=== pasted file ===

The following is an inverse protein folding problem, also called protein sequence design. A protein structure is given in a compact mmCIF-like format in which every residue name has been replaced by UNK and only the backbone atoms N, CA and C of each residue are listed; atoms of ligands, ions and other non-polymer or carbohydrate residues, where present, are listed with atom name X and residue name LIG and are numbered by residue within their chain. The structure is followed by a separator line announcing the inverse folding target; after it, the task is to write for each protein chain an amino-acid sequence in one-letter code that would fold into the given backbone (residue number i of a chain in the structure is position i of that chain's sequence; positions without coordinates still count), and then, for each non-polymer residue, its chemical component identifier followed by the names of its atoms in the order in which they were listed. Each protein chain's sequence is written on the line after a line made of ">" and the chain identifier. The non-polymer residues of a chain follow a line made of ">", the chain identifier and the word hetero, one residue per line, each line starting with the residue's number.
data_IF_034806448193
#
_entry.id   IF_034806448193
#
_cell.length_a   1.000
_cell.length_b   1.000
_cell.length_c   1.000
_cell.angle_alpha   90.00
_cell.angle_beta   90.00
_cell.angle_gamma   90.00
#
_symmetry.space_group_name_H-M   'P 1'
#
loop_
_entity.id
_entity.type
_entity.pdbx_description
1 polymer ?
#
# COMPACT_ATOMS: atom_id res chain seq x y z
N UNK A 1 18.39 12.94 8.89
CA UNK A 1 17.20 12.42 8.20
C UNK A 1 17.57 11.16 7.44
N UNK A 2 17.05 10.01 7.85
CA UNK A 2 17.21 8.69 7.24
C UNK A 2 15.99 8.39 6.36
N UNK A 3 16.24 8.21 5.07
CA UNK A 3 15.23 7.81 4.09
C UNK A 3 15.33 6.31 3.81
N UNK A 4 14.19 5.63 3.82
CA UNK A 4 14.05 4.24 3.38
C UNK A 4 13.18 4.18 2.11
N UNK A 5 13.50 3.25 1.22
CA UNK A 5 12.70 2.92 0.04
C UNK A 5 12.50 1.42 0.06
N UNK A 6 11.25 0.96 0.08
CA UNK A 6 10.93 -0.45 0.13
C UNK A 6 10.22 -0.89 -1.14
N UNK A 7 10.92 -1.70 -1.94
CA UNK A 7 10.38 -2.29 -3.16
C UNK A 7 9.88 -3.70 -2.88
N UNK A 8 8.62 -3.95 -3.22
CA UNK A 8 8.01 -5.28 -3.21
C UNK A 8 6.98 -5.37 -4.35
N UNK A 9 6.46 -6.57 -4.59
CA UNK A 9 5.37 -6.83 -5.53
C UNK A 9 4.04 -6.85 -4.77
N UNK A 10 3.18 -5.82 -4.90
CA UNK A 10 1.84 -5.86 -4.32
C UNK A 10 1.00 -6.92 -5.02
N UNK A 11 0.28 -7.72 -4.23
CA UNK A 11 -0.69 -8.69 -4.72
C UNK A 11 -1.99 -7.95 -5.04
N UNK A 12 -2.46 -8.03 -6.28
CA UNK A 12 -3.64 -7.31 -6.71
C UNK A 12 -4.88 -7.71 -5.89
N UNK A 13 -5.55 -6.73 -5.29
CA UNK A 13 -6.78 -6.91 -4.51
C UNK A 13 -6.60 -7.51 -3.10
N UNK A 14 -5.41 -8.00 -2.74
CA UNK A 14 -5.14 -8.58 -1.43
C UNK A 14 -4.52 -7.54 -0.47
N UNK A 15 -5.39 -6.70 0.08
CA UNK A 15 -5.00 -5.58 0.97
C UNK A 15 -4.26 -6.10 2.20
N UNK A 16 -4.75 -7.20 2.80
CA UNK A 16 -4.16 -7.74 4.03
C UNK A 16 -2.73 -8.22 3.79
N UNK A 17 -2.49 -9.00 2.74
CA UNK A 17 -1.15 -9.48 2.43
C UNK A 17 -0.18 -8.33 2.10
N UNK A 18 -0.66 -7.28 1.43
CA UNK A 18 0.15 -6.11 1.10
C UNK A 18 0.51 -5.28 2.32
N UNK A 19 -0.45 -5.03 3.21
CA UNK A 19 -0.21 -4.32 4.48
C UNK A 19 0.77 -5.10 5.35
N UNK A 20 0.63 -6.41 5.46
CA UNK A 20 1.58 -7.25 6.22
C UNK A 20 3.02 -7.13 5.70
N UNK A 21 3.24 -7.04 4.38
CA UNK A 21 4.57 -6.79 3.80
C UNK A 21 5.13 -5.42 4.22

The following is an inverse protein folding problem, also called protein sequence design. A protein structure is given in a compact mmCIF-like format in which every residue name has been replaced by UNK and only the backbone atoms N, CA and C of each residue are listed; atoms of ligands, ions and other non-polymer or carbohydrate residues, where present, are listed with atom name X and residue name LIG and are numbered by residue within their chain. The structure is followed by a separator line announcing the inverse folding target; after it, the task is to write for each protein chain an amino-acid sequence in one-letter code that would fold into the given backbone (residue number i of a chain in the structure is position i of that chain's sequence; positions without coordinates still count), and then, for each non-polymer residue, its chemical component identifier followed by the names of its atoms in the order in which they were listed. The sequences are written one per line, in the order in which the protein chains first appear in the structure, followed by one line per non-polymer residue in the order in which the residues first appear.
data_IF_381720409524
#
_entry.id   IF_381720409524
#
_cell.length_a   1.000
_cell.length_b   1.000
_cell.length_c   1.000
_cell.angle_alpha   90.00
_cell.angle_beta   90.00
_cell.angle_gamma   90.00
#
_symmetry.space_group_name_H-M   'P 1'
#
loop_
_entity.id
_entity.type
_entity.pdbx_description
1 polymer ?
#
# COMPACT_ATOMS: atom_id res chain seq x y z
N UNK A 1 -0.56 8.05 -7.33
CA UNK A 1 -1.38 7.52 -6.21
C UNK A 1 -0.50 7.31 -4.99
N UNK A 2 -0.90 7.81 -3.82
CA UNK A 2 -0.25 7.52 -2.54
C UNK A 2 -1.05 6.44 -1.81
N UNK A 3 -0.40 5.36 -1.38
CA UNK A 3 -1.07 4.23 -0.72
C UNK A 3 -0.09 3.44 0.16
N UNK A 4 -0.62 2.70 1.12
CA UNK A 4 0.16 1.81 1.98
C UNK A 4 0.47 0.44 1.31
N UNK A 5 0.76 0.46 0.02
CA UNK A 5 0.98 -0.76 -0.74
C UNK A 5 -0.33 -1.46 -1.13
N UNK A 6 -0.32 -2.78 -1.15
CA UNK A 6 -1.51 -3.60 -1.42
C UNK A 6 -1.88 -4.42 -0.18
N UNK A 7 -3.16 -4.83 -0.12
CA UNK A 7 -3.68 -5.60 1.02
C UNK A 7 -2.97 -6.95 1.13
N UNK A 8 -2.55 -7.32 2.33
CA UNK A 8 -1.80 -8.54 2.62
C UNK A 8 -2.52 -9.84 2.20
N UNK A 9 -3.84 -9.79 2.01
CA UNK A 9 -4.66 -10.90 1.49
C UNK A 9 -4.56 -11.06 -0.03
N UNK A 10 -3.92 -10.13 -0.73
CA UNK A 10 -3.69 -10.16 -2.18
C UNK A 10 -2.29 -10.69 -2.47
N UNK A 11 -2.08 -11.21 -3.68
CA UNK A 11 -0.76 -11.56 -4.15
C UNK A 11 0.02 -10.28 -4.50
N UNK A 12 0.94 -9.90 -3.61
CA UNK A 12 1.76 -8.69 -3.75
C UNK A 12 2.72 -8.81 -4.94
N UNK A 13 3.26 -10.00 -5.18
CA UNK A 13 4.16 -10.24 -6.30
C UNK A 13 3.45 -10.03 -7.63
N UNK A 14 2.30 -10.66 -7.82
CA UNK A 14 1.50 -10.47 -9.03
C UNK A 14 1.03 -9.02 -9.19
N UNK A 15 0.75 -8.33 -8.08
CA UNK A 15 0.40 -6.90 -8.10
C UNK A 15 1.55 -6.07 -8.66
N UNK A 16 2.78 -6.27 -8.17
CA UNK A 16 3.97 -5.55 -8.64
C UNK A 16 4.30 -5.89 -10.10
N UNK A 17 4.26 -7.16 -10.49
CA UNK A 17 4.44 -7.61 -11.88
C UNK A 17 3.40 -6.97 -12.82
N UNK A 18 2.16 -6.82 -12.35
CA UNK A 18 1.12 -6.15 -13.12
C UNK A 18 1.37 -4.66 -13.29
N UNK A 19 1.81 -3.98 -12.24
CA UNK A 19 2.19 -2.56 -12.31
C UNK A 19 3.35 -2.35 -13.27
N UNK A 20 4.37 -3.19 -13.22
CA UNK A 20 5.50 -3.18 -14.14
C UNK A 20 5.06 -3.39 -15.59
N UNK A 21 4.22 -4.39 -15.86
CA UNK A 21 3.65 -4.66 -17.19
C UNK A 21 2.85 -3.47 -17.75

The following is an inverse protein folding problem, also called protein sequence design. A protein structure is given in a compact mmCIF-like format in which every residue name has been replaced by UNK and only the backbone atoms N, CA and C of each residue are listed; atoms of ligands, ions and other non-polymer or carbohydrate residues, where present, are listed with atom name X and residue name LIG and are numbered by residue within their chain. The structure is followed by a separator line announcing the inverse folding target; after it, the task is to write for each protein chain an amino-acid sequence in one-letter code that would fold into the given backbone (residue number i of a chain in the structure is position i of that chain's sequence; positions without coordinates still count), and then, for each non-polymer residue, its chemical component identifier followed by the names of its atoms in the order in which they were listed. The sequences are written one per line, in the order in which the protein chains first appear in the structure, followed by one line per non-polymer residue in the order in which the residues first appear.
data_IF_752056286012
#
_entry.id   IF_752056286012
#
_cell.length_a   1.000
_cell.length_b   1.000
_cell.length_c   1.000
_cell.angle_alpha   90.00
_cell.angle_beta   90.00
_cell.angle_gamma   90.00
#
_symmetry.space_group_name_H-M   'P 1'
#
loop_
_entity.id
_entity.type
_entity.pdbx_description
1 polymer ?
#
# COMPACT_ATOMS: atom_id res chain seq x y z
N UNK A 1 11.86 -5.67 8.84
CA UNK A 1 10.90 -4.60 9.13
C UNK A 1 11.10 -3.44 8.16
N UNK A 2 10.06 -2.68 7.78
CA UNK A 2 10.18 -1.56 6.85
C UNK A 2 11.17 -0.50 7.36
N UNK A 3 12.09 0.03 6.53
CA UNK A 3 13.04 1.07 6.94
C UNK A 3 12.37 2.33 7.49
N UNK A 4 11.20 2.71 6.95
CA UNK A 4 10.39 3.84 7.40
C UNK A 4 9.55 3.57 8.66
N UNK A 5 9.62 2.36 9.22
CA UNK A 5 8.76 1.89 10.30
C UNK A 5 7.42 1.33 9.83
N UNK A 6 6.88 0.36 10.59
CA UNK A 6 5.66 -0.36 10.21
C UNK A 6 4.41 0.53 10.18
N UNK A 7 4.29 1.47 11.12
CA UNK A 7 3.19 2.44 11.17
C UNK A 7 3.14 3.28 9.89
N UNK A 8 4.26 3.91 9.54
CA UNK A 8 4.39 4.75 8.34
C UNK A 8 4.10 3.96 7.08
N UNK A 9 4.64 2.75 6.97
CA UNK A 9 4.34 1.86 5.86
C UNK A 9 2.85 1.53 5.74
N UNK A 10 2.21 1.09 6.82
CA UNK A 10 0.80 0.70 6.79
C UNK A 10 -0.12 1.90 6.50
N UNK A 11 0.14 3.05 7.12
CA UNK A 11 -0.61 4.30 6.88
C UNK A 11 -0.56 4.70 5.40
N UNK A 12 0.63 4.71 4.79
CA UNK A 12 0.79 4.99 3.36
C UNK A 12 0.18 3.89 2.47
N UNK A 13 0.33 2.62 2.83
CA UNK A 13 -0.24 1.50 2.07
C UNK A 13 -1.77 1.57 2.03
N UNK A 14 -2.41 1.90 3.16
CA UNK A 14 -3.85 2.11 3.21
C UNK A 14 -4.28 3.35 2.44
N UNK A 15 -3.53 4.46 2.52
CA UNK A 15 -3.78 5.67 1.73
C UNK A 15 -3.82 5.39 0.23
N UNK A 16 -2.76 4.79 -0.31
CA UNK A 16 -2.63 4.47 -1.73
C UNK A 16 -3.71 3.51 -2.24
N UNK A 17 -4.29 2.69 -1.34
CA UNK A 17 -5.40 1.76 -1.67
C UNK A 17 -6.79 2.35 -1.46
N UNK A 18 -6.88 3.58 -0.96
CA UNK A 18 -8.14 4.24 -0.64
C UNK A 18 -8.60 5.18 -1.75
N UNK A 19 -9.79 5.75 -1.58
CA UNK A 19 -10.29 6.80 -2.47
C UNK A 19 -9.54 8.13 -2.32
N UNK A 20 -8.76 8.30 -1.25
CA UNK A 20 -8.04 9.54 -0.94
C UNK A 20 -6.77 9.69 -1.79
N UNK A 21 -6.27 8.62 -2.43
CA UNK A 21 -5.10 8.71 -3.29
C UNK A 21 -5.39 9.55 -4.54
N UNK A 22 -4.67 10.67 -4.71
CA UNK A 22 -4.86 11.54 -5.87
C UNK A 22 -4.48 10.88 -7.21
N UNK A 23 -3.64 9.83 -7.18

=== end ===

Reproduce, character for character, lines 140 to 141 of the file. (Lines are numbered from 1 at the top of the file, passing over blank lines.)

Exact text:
CA UNK A 12 1.76 -8.69 -3.75
C UNK A 12 2.72 -8.81 -4.94